So the decision to not use expandable storage is not wrong, it is something you should get used too
    Reply
  • Broo2 - Saturday, July 27, 2013 - link

    One of the reasons Google is going away from SD expansion is that it confuses a majority of the populace. Most users need to have Gigabytes translated to a number of songs/photos/movies and cannot grasp the difference between internal and external (removable) storage. Google now needs to appeal to the iPhone mentality people (reminds me of the iPhone vs EVO video from a while back).

    I personally have about 30GB of (cherry-picked) music and I may choose 8-10 favorite albums and 200-300 favorite songs that i will listen to on a regular basis- which gives me about 20hrs of continious music in 5GB of 320kpps MP3s (or 12GB of FLAC).

    ...or I can use Spotify/Pandora/Mog/Rdio/Google and listen to 95% of all my music + new music that sometimes can catch on.
    Reply
  • jcompagner - Sunday, July 28, 2013 - link

    i find it always weird that "it confuses ta majority of the population"
    huh? which majority is that?
    I never confused me, it never confused my people around me (even the not so tech savvy persons)
    Also many of use are used to laptop/desktops that has "c" and "d" drives and so on (multiply drives)
    thats how i see external storage, its just an extra "d" drive..
    Reply
  • Kidster3001 - Friday, August 9, 2013 - link

    There is no exapandable Memory on any mobile device. Reply
  • phillyry - Monday, July 29, 2013 - link

    Agreed.

    At least the Nexus was bumped up to 16GB, 32GB from 8GB, 16GB but especially with the prices you're paying for a full sized iPad, you should be getting at least 32GB - it's just way to easy to fill that bad boy up.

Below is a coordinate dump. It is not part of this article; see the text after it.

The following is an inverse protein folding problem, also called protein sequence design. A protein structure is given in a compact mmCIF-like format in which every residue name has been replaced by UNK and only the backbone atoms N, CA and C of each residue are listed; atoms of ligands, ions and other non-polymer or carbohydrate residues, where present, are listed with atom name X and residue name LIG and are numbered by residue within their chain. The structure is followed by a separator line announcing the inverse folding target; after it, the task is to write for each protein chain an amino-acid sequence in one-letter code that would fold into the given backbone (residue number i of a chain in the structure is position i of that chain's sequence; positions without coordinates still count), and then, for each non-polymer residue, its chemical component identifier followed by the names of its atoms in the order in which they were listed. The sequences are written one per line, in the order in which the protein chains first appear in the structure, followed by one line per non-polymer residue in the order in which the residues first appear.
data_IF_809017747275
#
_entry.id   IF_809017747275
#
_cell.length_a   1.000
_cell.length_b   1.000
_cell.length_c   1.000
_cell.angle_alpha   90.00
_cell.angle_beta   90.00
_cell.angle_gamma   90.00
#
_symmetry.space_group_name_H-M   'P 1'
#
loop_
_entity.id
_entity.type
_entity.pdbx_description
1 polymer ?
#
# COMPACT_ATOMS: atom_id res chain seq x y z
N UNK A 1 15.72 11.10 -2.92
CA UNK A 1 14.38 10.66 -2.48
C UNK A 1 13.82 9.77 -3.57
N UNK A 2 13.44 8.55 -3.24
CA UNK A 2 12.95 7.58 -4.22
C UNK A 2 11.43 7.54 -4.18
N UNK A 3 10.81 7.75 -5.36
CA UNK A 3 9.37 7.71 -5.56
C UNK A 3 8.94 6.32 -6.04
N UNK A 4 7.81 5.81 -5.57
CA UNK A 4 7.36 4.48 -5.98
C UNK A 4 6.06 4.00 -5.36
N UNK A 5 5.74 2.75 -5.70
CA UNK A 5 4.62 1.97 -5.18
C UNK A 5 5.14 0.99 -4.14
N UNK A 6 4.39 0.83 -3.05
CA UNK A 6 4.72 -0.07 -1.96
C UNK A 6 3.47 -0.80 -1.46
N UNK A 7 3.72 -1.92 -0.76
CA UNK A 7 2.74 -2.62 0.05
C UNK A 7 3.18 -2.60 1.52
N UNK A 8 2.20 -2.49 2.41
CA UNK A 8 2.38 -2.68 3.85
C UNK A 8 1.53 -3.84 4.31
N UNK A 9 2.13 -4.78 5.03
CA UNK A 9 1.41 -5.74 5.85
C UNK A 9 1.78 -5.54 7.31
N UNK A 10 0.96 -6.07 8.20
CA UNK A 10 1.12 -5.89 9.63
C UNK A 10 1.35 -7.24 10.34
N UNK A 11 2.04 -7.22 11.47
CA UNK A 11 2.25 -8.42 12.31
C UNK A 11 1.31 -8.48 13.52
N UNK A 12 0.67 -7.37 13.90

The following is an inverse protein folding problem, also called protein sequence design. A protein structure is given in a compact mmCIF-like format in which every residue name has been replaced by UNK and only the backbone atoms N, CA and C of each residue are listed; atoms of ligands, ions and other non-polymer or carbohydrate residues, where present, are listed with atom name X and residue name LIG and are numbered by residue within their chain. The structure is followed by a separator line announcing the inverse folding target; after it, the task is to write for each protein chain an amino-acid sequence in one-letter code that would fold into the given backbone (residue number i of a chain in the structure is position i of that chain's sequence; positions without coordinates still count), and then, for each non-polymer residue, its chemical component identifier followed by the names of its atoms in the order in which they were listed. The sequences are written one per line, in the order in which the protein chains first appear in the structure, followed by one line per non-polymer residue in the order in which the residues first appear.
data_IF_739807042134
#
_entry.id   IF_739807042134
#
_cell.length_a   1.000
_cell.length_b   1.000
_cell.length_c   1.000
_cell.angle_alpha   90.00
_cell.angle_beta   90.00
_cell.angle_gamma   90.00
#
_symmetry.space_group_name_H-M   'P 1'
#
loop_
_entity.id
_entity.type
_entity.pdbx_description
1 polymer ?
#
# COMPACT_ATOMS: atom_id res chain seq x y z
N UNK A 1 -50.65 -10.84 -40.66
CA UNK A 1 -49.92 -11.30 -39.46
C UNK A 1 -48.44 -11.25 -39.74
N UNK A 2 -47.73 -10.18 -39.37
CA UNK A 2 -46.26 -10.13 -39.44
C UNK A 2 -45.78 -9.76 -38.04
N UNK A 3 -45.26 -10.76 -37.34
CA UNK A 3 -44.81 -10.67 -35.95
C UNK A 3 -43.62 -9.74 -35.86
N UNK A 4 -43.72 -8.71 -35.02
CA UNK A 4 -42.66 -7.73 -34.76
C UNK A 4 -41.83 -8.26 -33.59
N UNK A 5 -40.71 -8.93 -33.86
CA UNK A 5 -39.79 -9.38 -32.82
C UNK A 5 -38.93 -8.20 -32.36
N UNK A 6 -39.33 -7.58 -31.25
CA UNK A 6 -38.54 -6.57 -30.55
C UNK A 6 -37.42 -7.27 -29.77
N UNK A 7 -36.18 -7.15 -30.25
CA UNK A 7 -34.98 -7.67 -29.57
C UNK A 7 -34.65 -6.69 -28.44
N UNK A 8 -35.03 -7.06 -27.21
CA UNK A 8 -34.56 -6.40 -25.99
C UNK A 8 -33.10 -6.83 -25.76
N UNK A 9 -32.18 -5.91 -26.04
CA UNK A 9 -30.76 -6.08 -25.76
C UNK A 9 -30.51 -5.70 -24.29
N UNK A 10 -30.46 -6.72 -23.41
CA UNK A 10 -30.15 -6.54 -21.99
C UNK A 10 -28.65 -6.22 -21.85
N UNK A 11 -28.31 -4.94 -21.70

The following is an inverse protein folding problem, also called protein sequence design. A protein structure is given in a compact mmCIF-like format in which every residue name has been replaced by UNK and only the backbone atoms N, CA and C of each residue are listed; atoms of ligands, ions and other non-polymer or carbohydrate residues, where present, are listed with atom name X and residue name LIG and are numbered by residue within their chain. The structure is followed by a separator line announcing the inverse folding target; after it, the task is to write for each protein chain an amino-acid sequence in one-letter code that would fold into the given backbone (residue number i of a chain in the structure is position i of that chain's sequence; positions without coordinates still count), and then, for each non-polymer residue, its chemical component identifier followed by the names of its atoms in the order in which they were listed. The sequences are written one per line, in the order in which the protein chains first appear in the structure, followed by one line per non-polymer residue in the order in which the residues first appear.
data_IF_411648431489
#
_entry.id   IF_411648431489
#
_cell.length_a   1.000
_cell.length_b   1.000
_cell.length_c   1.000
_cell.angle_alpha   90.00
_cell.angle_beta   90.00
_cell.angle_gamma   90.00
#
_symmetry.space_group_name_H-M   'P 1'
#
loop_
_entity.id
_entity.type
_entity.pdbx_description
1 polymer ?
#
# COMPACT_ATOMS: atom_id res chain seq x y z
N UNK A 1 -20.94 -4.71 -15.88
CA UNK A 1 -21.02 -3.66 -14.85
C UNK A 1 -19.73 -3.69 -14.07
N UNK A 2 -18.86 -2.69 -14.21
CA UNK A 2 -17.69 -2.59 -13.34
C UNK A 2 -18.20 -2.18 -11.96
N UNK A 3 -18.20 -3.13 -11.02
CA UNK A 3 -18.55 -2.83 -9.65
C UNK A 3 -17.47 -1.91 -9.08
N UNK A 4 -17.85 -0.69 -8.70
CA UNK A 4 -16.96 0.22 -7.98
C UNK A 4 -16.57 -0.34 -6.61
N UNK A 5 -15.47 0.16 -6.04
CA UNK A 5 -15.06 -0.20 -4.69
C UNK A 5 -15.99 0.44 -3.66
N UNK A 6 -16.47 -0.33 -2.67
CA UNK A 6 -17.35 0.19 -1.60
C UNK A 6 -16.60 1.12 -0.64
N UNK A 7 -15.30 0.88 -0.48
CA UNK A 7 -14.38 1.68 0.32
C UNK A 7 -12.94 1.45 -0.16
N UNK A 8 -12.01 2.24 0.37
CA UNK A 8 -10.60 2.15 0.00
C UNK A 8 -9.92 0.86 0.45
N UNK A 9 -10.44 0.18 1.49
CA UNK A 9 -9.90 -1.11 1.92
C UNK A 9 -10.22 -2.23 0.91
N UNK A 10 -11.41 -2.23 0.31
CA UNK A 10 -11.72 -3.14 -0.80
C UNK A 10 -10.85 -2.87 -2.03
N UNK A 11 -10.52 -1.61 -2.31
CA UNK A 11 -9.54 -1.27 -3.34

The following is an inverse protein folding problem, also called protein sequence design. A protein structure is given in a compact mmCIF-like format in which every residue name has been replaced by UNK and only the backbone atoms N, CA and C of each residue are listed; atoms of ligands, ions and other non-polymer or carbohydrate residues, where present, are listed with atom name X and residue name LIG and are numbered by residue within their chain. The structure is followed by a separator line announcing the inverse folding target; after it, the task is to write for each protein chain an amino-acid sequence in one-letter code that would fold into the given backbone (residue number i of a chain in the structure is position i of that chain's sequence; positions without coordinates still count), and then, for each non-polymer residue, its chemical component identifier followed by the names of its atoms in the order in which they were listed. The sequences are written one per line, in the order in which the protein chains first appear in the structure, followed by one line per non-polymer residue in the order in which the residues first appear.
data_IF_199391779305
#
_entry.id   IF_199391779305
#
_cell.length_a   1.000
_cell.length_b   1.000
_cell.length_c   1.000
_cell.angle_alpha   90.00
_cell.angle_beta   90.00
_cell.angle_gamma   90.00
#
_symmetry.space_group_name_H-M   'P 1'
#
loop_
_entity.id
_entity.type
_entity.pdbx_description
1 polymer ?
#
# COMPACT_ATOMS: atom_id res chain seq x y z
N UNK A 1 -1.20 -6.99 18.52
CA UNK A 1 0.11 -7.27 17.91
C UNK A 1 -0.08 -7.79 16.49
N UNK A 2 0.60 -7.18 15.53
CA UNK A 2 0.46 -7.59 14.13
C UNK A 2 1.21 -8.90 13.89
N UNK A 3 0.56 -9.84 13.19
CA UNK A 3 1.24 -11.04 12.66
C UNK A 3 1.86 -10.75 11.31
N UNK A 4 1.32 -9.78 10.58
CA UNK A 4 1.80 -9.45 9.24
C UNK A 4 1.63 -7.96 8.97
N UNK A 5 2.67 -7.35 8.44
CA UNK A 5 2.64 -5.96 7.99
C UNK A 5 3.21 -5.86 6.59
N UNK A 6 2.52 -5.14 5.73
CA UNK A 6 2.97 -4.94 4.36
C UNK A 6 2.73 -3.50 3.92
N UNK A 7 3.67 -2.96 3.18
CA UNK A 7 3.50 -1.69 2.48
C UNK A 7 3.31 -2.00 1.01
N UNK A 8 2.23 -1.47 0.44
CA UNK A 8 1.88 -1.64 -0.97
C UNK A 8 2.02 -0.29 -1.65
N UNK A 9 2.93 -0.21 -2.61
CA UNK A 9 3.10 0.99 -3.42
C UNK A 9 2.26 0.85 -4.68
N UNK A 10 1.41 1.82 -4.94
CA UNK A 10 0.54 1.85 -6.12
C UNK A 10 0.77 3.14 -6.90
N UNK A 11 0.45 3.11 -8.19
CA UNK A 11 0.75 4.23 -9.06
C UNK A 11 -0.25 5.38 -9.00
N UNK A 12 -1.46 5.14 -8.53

32GB on a $229 model, on the other hand, maybe not so realistic but we can dream.
    Reply
  • hrrmph - Saturday, July 27, 2013 - link

    You nailed it: It's a nice upgrade, but, it definitely needs a Micro-SDXC slot, removable battery, and WiFi-AC to fix the most fundamental limitations that remain. Reply
  • fokka - Saturday, July 27, 2013 - link

    you will never see a removable battery in a mainstream tablet. i'm sorry, but that's just the truth, as it seems. Reply
  • feteru - Saturday, July 27, 2013 - link

    You're forgetting this is a $230 tablet that needs to stay light and thin somehow. As long as they continue to improve internal storage and make the connectivity better, I don't really have a problem with it on a tablet. And if you're so serious about having all of your music, get a real audio player like a RWA iMod or an HM801. Reply
  • Bob Todd - Saturday, July 27, 2013 - link

    It's a *budget* tablet, get over the lack of AC. If the $400+ Nexus 10 refresh doesn't have AC wifi then you can bitch all you want. And as someone who's grown old while waiting to copy large amounts of data to a 64GB microSDXC card (< 15MB/s writes)...they aren't exactly the most amazing option for large data storage. Ideally all android tablets would have both microSDXC and USB OTG, but for my personal tablet if I have to choose one I'll got with OTG since the micro cards are just too damn slow. And asking for a removable battery in a mainstream tablet is just asinine. It isn't hurting anyone's sales because you and one other guy in Botswana are the only ones demanding that feature. The rest of the world realizes that if you have to carry some large(ish) battery around with you it might as well charge all of your devices (go to Amazon and type "Anker"). Reply